We have now been in Australia for little more than a week. After the massive, constant humidity and heat in Thailand, it was quite refreshing to arrive in Brisbane, where the fall of the southern hemisphere is just about to kick in. Daily temperatures where we are currently staying, are apprx 20 degrees Celsius. During summer, it is not unusual to have temperatures around 35-40 degrees Celsius for longer periods of time. 

Through a former colleague of ours, whom we know from Munich, we had gotten in contact with a family in Brisbane. Tina & Neil, and their twin sons. During the weeks up to our arrival, Neil and I had corresponded, so that we could get some of the most important hints and tips of what to see in Brisbane. It did not take long until we realized that we did have several “overlaps” of common interest, like for instance photography. So before long Neil simply offered to take us around Brisbane for a whole day, so that we would not miss out on the must sees. Thus we saw the places he considers the most important ones to see, and what a first glance that was! Alexandra actually visited Brisbane previously. But it is well over 10 years ago, and much has happened since.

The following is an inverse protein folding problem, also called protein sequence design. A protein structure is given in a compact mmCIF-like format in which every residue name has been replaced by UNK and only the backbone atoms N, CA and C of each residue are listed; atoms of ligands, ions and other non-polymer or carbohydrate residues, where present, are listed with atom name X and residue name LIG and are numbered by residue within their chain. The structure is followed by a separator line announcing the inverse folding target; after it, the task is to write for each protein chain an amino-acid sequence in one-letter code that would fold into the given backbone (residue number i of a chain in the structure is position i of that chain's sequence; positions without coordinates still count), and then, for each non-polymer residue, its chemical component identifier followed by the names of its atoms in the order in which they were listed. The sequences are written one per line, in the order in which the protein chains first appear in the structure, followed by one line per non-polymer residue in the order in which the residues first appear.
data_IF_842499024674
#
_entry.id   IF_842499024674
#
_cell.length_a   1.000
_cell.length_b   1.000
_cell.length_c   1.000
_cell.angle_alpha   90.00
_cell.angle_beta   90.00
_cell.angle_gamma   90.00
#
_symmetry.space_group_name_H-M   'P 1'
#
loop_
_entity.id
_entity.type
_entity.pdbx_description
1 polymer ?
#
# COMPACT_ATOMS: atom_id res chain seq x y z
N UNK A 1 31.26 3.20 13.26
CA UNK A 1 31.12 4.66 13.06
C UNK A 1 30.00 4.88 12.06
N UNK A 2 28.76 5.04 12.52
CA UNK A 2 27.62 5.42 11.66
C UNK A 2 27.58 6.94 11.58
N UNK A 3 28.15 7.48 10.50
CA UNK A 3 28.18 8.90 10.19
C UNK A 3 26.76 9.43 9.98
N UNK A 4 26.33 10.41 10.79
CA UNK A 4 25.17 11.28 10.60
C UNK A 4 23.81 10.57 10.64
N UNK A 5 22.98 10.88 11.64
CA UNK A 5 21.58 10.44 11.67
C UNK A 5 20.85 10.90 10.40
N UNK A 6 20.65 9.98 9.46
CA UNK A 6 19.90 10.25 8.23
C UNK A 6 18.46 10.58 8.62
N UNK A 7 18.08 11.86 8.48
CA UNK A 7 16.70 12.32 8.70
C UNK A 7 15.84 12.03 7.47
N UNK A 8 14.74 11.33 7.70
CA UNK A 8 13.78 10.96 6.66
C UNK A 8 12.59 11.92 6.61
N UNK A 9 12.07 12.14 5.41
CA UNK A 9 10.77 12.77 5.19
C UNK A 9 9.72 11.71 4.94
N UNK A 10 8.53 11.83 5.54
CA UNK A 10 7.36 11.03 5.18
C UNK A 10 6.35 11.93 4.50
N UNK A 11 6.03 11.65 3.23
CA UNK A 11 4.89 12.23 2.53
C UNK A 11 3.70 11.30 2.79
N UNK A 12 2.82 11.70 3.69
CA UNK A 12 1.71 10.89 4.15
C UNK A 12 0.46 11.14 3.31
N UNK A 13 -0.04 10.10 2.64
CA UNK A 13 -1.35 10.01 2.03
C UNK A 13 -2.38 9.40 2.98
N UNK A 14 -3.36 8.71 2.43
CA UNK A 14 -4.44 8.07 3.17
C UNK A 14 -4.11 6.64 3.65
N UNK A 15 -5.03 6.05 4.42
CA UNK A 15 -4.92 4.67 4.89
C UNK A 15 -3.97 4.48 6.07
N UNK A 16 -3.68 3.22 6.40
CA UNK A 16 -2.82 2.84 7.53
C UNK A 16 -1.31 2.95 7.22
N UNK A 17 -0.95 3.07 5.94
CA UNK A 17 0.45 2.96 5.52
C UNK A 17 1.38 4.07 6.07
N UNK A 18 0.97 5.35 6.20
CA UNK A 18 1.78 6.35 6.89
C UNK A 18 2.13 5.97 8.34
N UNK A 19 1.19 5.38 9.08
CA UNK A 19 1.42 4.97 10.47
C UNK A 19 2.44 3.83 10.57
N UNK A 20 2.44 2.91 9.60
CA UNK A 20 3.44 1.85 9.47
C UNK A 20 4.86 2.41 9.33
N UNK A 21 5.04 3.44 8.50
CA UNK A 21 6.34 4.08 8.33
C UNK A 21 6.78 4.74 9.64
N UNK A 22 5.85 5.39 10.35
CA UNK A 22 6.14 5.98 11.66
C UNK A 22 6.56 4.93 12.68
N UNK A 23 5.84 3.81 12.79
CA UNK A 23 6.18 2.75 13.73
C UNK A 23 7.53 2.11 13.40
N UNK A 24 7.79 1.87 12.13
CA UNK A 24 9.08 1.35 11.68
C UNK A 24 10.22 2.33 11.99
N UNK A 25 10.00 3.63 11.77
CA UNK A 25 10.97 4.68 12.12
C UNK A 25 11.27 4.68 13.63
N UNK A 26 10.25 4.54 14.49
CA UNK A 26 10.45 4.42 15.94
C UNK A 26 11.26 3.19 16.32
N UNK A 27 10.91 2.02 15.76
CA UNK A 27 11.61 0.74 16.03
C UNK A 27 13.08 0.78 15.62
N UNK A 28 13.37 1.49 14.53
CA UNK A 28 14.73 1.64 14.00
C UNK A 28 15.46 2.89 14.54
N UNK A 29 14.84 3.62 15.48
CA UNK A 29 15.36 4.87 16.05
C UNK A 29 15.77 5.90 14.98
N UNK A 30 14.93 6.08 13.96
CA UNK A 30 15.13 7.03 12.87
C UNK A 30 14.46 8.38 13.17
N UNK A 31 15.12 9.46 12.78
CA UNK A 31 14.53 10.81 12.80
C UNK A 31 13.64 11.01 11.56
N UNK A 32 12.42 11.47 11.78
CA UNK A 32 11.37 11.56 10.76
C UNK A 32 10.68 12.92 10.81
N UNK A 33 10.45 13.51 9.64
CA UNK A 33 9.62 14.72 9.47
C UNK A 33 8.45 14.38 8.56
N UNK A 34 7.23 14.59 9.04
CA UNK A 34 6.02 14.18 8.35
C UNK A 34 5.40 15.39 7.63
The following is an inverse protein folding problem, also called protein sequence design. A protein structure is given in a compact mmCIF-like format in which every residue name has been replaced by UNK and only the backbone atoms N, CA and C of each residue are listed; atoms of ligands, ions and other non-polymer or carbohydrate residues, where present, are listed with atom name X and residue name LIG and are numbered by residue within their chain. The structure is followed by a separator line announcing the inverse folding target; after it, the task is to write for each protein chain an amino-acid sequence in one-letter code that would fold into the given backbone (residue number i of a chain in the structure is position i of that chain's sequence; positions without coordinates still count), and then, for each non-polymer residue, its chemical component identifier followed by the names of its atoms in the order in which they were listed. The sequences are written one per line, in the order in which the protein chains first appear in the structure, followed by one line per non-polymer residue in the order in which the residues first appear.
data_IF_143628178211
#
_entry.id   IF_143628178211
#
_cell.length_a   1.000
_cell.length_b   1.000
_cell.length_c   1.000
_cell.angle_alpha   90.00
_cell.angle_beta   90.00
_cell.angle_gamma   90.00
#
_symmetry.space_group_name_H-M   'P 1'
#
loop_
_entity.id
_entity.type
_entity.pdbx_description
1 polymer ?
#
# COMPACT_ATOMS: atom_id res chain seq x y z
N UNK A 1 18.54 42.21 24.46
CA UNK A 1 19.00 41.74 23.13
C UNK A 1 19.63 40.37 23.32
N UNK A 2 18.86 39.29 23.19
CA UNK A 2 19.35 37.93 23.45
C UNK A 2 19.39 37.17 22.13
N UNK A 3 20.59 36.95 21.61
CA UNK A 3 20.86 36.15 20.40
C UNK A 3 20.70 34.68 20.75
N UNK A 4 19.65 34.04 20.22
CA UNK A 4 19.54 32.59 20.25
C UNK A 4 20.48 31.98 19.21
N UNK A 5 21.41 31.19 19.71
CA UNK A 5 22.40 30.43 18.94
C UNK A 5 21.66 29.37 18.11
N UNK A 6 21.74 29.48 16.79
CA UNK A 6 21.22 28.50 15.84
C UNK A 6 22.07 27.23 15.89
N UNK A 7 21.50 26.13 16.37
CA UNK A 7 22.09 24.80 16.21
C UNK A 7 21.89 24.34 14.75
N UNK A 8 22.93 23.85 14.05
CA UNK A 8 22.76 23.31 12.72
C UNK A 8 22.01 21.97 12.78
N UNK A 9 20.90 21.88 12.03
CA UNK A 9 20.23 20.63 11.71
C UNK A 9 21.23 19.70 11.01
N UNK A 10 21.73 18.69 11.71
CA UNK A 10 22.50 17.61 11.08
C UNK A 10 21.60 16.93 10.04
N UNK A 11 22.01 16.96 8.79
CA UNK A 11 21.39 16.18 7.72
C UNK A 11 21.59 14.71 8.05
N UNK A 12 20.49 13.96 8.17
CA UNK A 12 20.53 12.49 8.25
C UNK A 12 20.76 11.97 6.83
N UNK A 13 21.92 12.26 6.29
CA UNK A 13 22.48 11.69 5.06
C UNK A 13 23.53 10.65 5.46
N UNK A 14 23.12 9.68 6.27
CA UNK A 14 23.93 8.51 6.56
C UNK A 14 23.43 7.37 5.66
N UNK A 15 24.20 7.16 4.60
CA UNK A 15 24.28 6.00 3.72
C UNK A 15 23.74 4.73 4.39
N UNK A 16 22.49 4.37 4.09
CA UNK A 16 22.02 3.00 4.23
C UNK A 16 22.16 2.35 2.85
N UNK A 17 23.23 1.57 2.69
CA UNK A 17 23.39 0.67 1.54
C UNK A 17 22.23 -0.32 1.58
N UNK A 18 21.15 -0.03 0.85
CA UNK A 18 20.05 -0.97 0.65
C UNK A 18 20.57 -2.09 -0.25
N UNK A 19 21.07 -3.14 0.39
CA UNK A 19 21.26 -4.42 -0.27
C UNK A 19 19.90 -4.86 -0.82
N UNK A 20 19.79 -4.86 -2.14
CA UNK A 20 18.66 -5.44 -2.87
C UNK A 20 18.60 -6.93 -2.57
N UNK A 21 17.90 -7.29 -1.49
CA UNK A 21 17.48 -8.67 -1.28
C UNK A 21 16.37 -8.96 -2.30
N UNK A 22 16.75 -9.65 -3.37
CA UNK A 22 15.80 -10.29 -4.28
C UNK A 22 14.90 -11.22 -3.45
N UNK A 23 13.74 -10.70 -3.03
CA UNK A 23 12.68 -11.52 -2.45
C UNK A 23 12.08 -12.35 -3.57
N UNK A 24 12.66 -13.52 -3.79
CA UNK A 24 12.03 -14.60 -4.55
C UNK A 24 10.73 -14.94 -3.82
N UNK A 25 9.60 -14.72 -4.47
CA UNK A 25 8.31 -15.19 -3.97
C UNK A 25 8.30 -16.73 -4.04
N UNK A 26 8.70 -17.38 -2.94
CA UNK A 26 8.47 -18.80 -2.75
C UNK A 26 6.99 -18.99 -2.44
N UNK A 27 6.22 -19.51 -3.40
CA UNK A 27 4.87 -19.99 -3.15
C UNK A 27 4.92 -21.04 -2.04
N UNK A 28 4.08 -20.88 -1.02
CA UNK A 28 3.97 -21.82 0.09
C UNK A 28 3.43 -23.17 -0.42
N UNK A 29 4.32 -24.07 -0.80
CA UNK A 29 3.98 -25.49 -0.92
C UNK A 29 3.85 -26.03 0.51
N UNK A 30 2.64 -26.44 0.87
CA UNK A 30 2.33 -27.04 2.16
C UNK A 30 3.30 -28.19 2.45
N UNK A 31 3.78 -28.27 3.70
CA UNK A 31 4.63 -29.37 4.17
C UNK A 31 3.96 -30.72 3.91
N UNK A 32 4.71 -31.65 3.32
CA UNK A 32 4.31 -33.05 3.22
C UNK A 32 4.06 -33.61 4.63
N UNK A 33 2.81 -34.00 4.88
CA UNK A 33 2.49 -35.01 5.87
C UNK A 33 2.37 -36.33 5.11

At the hostel where we stayed, we found a guidebook over Australia, telling us that Brisbane has 1,5 million inhabitants. The book was from 2008. The latest number I have been able to dig up says that currently the city has around 2,2 million inhabitants, which makes it the third biggest city in Australia. That is quite a growth! You do see the construction sites and cranes all over the city, so they must be preparing for even more. Brisbane is built in an area containing seven big hills. Initially the locals actually considered naming the city “Seven Hills”, but eventually they ended up naming it after Scotsman Sir Thomas Brisbane, the Governor of New South Wales from 1821-1825. Like many other cities, Brisbane has had its share of floodings and fires over the years. But you can still see some of the old buildings of the city, like the old customs house, lying right by the river. Brisbane River curves its way through the city, and provides the area with plenty of the much attracted “River View” buildings. When sailing with the local “CityCats” (River Buses) you pass by kilometer after kilometer of very nice houses, gardens and boardwalks, just within the limits of the city center. Neil told us, that Brisbane actually is one of the few cities in Australia, who actually uses its river as an important traffic-vein, whereas many others do not utilize a river running through the city at all. Maybe it is because of he fact that further north in Australia, you may encounter crocodiles in the rivers. This does enhance the motivation of finding other ways of transportation! In Brisbane crocodiles have not (yet) been seen. Neither by the coast.